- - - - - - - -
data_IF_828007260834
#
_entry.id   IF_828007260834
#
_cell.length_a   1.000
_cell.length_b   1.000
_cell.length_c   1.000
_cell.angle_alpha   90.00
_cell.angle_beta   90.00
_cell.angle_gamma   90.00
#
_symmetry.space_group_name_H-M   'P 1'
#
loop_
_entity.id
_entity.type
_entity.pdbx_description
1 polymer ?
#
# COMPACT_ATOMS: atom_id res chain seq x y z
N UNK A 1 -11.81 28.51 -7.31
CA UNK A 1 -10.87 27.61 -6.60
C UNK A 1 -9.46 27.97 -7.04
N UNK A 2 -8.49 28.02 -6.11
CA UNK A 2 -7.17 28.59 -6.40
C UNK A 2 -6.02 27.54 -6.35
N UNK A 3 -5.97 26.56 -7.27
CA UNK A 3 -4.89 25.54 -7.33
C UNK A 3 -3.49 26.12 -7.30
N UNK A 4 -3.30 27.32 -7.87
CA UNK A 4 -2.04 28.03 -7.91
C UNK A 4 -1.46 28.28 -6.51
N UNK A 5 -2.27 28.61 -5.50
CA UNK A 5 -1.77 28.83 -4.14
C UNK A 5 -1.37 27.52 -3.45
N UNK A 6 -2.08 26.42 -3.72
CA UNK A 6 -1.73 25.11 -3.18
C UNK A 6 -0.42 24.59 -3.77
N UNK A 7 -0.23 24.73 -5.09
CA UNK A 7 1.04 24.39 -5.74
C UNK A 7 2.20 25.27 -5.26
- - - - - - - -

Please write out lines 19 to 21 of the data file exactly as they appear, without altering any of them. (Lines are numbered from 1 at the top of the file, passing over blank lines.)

#
# COMPACT_ATOMS: atom_id res chain seq x y z
N UNK A 1 -11.81 28.51 -7.31